Case report | Open | Published:
Bladder incarceration following anterior external fixation of a traumatic pubic symphysis diastasis treated with immediate open reduction and internal fixation
Patient Safety in Surgeryvolume 2, Article number: 26 (2008)
Anterior pelvic ring disruptions are often associated with injuries to the genitourinary structures with the potential for considerable resultant morbidity. Herniation of the bladder into the symphyseal region after injury with subsequent entrapment upon reduction of the symphyseal diastasis has seldom been reported in the literature. We report such a case involving bladder herniation and subsequent entrapment after attempted closed reduction with anterior pelvic external fixation immediately treated with open reduction and internal fixation along with a review of the literature.
Pelvic fractures are a small but clinically significant percentage of all fractures. Associated injuries to the genitourinary structures ranging from urethral and prostatic injuries to complete bladder rupture with resultant morbidity have been described in the literature [1–5]. The use of anterior pelvic external fixation has been shown to be a reliable and effective means to stabilize pelvic injuries in the acute resuscitative phase of the trauma patient [6–9]. However, urologic injuries, particularly bladder entrapment, remain a concern with the use of closed reduction of symphyseal disruption and anterior pelvic external fixation [10, 11]. We report a case involving bladder herniation through a traumatic symphyseal diastasis with subsequent incarceration after attempted reduction with pelvic external fixation and a review of the literature.
A thirty-eight year old male presented to our institution after involvement in a head-on motor vehicle collision as a restrained driver. He was hemodynamically stable on admission, and multiple injuries were identified including an unstable open-book pelvic ring disruption (right, non-displaced superior and inferior ramus fractures, a symphyseal diastasis of 4 cm and complete disruption of the right sacroiliac joint; Young-Burgess  APC III; Tile  C1.2) (Figure 1: Presenting AP pelvis radiograph demonstrating the open-book pelvic fracture with right, nondisplaced superior and inferior rami fractures, symphyseal diastasis of 4 cm and complete disruption of the right sacroiliac joint. and Figure 2: Presenting representative axial pelvic CT cut showing complete right sacroiliac joint disruption.). Additional injuries included a left type IIIA  open femur fracture, a right patella fracture, a right fifth metacarpal fracture, a right talar lateral process fracture and a right calcaneal fracture.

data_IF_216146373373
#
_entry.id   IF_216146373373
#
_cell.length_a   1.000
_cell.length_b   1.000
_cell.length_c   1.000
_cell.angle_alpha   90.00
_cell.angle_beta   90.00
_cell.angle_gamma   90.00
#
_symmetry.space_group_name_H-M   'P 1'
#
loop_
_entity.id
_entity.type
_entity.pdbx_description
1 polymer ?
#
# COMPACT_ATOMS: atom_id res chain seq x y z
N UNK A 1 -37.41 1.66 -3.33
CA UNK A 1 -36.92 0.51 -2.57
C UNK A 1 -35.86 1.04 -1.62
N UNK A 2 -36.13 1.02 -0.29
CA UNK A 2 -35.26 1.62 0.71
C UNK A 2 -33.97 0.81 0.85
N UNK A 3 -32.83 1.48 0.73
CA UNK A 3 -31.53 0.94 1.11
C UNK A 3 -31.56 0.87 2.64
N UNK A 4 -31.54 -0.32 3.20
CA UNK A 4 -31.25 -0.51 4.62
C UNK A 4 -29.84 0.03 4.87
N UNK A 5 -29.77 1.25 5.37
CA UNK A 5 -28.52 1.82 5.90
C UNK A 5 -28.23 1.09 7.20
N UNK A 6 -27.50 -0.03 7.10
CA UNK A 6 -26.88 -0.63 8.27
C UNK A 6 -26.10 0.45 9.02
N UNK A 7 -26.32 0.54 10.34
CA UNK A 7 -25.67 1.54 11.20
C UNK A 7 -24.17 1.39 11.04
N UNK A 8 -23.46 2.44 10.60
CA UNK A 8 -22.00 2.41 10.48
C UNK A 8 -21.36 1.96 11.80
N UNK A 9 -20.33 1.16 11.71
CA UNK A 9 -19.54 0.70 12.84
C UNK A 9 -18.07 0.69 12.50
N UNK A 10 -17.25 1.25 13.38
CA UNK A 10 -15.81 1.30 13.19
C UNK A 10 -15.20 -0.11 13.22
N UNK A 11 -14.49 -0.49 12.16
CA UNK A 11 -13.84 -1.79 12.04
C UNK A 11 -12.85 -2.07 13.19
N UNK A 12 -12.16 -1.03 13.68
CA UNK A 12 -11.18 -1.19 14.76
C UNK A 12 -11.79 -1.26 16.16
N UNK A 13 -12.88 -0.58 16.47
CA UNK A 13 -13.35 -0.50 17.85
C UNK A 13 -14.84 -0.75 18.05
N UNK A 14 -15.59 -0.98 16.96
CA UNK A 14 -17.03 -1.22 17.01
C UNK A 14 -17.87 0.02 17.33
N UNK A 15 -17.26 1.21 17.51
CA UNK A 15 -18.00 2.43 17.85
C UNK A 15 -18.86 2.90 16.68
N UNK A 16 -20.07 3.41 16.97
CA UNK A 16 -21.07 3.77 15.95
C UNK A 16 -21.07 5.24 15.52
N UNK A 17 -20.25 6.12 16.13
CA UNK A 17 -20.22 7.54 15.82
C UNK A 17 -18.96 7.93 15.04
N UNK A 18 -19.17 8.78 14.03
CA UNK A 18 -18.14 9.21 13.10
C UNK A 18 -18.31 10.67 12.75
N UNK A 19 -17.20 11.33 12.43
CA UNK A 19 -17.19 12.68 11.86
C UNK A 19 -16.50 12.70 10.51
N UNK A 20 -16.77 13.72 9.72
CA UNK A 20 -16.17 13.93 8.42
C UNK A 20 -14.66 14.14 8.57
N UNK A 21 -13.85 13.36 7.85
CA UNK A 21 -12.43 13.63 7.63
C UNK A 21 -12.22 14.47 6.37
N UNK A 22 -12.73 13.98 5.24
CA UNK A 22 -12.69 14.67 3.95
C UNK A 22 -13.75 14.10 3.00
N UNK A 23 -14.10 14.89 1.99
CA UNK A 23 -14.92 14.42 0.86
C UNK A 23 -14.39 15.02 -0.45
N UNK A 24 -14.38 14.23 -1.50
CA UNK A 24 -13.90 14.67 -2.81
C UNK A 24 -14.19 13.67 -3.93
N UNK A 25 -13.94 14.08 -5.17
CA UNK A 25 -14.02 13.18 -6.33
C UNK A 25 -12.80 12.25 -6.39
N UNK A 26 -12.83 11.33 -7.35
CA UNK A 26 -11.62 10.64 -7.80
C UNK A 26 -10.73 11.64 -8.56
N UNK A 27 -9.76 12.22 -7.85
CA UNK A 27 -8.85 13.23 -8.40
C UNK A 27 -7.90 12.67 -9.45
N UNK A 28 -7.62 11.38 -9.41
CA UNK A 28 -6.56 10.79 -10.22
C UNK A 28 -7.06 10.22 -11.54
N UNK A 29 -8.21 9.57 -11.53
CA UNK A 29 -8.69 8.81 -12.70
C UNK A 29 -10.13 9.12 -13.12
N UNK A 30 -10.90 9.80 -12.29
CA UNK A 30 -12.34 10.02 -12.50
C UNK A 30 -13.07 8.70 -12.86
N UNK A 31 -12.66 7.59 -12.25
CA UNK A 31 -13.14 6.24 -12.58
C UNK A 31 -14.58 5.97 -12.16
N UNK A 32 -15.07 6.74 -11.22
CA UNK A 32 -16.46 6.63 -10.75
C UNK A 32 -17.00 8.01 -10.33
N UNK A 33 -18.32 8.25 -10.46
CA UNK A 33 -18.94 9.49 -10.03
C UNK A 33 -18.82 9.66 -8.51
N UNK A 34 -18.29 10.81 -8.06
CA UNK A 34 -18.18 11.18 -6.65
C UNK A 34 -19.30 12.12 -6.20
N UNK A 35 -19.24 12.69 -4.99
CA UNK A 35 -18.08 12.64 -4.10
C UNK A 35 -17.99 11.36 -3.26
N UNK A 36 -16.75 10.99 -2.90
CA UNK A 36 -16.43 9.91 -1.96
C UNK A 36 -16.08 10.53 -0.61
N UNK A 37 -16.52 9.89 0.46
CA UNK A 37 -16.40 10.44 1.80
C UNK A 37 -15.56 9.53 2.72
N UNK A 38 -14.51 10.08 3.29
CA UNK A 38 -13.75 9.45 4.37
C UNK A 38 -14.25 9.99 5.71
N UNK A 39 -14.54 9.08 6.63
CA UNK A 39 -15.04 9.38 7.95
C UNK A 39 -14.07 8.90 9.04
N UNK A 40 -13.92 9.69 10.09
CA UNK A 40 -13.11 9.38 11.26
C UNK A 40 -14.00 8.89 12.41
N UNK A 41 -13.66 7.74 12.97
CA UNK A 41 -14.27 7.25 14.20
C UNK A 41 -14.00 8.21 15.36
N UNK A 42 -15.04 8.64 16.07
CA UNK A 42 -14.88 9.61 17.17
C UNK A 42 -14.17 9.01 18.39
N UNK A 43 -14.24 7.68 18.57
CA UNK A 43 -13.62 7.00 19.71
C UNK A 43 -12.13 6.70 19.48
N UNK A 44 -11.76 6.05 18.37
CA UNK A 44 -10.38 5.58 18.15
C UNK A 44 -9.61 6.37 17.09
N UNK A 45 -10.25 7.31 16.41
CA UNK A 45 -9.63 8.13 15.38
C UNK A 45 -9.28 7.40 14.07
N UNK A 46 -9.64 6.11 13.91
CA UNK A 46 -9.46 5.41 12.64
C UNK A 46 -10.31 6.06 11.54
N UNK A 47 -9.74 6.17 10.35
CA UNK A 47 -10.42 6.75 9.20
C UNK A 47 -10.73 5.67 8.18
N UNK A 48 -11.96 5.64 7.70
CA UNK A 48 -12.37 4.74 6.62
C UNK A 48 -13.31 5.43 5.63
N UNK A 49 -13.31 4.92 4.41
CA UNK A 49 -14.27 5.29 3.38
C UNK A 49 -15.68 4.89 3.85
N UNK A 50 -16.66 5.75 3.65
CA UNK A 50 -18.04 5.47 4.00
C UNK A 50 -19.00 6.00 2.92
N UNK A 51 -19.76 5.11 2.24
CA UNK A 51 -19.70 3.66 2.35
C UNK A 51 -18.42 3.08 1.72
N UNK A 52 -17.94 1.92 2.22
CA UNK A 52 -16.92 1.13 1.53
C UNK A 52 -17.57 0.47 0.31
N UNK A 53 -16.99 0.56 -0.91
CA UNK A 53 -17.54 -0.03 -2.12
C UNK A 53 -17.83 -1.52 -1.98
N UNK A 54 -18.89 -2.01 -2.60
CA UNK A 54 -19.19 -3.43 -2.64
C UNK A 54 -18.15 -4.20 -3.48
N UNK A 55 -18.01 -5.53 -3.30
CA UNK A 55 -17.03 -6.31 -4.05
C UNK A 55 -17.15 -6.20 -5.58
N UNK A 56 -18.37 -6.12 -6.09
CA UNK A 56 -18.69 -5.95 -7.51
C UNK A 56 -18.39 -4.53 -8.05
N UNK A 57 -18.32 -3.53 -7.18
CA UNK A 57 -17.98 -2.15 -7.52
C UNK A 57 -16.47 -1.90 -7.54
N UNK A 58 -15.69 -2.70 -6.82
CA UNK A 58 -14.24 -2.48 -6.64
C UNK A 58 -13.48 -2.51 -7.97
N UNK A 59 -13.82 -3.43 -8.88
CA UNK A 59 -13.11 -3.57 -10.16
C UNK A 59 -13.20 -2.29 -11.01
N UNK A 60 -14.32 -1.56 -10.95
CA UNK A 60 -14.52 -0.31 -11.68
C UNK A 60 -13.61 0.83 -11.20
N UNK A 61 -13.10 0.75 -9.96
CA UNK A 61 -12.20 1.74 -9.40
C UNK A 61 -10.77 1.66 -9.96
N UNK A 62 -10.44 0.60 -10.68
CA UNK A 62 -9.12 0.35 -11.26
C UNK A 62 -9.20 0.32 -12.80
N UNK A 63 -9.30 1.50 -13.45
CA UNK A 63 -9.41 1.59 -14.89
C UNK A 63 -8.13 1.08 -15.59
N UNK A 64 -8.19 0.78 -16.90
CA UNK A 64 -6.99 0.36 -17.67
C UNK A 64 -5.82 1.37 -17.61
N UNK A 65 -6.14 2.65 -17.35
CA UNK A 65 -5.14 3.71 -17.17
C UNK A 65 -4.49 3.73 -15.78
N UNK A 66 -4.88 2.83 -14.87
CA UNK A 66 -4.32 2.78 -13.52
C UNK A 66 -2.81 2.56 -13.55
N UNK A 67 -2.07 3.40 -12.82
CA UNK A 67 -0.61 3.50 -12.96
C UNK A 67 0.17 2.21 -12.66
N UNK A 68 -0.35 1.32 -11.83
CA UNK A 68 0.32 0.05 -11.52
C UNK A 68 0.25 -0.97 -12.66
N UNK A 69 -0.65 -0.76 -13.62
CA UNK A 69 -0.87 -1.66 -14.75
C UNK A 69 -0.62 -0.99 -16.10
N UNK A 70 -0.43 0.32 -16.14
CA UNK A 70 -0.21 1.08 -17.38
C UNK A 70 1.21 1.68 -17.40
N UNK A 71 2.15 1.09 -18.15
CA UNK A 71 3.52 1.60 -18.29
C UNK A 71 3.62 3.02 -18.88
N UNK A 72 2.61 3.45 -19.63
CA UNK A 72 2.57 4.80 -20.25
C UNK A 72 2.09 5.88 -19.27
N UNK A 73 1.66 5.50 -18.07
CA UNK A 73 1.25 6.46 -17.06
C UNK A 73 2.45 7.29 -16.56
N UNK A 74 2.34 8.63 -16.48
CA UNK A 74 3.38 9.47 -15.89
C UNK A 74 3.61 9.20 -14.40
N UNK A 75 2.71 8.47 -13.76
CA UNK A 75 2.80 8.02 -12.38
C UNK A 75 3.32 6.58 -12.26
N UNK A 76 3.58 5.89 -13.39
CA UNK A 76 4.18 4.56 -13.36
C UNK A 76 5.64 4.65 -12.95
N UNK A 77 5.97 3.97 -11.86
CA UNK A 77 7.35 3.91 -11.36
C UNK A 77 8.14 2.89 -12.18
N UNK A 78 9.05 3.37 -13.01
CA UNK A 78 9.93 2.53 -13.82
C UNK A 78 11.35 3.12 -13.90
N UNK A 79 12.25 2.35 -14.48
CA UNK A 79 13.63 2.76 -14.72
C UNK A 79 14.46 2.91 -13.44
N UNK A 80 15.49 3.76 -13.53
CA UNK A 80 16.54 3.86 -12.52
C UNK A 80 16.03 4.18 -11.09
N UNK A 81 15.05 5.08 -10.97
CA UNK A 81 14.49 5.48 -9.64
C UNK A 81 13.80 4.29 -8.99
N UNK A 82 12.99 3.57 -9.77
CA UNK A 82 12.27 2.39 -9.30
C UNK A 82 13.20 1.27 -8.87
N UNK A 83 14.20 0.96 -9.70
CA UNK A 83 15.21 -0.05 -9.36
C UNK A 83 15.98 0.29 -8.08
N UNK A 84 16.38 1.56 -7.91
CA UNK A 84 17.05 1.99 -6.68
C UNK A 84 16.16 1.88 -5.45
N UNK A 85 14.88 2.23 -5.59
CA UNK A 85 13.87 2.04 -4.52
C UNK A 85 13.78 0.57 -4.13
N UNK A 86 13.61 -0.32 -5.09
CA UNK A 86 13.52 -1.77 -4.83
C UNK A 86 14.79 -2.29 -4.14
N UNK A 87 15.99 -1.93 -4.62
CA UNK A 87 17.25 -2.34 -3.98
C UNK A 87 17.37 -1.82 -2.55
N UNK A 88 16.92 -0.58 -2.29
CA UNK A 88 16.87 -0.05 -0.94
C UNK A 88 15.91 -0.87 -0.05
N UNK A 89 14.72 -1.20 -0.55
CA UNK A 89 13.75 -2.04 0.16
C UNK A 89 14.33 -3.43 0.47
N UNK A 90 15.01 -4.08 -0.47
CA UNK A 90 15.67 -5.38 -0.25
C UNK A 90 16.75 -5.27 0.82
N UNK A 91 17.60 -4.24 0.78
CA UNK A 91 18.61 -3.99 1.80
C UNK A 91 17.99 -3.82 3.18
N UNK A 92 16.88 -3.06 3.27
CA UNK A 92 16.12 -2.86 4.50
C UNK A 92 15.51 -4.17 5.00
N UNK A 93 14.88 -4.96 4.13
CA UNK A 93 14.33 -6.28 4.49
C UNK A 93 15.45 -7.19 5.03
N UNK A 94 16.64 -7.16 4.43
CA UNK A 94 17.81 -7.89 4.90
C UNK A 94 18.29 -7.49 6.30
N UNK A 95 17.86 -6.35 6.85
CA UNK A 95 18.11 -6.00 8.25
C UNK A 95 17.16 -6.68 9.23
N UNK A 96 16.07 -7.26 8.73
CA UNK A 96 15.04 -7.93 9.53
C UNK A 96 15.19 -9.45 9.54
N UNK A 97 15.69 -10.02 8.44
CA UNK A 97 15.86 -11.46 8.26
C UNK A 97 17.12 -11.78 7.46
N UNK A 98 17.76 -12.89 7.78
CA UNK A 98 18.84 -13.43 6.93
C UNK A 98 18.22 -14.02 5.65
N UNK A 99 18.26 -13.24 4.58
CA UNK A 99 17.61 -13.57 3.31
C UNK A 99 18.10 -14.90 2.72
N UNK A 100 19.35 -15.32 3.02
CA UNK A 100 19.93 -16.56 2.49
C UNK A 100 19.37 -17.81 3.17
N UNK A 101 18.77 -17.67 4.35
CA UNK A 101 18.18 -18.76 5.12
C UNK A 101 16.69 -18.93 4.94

Primary survey of the patient revealed no blood at the urethral meatus and a normal prostate. A Foley catheter was inserted without difficulty and returned clear urine. The catheter was clamped to distend the bladder for enhanced visualization on subsequent computed tomography (CT) scan of the abdomen and pelvis. Admission urinalysis showed 100–150 red blood cells/high-power field. The presenting CT scan of the abdomen and pelvis showed bladder herniation into the symphyseal diastasis (Figure 3: Presenting representative axial pelvic CT cut showing herniation of the urinary bladder into the diastatic symphysis. The herniated bladder has been outlined for clarity.). Upon completion of the CT scan, the clamped catheter was released to decompress the bladder.
After clearance from the general surgery trauma team, the patient was taken to the operating room for irrigation and debridement of the open fracture wound and antegrade intramedullary nailing of the left femur. Provisional pelvic stabilization was achieved with the application of an anterior pelvic external fixator. An attempt at manual reduction was incomplete but accepted with mild residual rotational displacement of the right hemipelvis. Some resistance to full reduction was noted by the treating orthopaedist. Referral to an orthopaedic traumatologist was made and a postoperative CT scan was obtained. This revealed incomplete reduction and persistence of the bladder incarceration within the pubic symphysis (Figure 4: Postoperative CT cystogram showing incomplete reduction of the symphysis with persistence of the bladder incarceration within the pubic symphysis. The herniated bladder has been outlined for clarity).
The patient was returned to the operating room later the same day by the orthopaedic traumatologist for removal of the external fixator, open reduction and internal fixation of the pubic symphysis dislocation, and percutaneous screw fixation of the right sacroiliac joint. During the anterior pelvic fixation through a Pfannenstiel incision, the bladder was noted to be intact and was easily reduced. During the course of the pelvic ring reduction, the ramus fractures were visualized with fluoroscopy and remained non-displaced. Thus, a decision was made not to extend the internal fixation beyond the ramus fractures. The symphysis was reduced and fixed under direct visualization using a four-hole symphyseal plate (Zimmer, Warsaw IN) and large fragment screws. The right sacroiliac joint was reduced and stabilized percutaneously with a 7.3 mm cannulated screw and washer (Synthes, Paoli PA). A postoperative radiograph revealed a near-anatomic reduction of the symphyseal and sacroiliac dislocations (Figure 5: Immediate postoperative outlet radiograph showing satisfactory symphyseal and sacroiliac joint reduction and fixation).
At one year post-injury, the patient was doing well. He had no urinary complaints, but reported moderate discomfort with sexual activity. Follow-up radiographs revealed further residual displacement of the symphysis and SI joint without obvious failure to the plate or screw fixation (Figure 6: 12 month follow-up AP pelvis radiograph showing mild loss of symphyseal reduction.). No intervention was felt necessary secondary to minimal clinical symptoms from the pelvis. His 12-month Short Musculoskeletal Function Assessment produced a Dysfunction Index of 27.94 and a Bother Index of 31.25 (versus normative population means of 12.70 ± 15.59 and 13.77 ± 18.59 respectively) [15, 16]. His 12-month SF-36 Physical and Mental Component Summaries were 34.3 and 36 respectively (versus normative population means of 50 ± 10) [15, 16].